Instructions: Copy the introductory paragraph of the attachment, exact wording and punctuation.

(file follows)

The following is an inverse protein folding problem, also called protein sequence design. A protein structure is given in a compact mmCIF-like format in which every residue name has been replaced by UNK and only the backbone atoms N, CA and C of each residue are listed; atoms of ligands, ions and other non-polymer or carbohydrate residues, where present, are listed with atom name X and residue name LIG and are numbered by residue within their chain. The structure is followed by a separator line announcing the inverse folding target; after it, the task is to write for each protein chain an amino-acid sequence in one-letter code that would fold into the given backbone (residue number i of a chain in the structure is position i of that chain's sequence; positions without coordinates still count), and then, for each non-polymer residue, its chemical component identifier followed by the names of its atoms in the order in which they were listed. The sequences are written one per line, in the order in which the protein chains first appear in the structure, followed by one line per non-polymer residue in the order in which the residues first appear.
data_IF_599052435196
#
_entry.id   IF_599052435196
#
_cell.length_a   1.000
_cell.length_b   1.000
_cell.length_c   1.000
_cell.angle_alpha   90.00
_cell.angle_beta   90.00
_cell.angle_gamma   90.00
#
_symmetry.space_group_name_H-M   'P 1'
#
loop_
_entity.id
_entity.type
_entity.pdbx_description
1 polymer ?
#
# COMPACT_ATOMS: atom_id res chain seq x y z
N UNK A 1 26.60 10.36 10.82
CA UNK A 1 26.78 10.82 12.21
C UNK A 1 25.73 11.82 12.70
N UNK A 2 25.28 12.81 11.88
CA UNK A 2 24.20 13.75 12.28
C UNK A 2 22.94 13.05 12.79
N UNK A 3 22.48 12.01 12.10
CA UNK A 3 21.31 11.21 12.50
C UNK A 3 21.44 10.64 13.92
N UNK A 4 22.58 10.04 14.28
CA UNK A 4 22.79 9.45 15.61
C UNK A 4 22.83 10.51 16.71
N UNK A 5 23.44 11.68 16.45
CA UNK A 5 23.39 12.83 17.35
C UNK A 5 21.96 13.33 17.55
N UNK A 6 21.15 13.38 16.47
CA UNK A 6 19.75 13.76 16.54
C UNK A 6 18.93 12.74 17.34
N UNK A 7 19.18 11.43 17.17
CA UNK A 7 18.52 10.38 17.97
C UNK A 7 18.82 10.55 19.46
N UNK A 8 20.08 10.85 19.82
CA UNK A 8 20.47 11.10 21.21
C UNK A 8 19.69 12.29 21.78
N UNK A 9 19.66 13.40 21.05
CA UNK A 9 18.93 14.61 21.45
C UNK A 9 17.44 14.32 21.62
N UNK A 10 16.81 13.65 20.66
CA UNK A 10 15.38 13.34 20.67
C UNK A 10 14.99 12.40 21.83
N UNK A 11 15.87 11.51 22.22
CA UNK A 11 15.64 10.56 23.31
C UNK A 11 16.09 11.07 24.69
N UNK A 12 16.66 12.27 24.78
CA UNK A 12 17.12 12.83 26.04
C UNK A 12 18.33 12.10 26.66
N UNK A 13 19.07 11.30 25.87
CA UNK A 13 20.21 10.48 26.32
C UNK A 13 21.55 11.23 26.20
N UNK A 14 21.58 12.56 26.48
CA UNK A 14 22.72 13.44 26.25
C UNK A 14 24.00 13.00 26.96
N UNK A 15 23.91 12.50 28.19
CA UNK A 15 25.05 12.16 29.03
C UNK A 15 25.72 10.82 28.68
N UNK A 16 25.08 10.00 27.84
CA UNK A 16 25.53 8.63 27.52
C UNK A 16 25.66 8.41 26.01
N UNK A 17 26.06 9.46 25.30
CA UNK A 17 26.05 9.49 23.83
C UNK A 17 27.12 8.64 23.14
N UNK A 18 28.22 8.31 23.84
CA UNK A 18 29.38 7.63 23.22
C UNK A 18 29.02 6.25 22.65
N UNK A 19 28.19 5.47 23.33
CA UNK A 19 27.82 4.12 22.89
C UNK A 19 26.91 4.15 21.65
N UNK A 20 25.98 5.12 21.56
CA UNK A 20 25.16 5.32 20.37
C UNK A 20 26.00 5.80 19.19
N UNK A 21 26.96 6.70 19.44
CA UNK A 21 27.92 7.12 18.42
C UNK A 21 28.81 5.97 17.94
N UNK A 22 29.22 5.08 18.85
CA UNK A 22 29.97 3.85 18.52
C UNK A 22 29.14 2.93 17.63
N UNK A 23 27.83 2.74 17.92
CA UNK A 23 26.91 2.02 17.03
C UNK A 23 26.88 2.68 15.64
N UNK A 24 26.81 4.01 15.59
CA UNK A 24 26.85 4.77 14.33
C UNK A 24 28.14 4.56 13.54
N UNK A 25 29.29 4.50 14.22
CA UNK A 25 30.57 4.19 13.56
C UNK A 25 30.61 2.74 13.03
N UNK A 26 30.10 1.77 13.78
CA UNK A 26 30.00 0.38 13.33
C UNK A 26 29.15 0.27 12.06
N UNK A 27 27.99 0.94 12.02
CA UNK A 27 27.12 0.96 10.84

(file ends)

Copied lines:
The following is an inverse protein folding problem, also called protein sequence design. A protein structure is given in a compact mmCIF-like format in which every residue name has been replaced by UNK and only the backbone atoms N, CA and C of each residue are listed; atoms of ligands, ions and other non-polymer or carbohydrate residues, where present, are listed with atom name X and residue name LIG and are numbered by residue within their chain. The structure is followed by a separator line announcing the inverse folding target; after it, the task is to write for each protein chain an amino-acid sequence in one-letter code that would fold into the given backbone (residue number i of a chain in the structure is position i of that chain's sequence; positions without coordinates still count), and then, for each non-polymer residue, its chemical component identifier followed by the names of its atoms in the order in which they were listed. The sequences are written one per line, in the order in which the protein chains first appear in the structure, followed by one line per non-polymer residue in the order in which the residues first appear.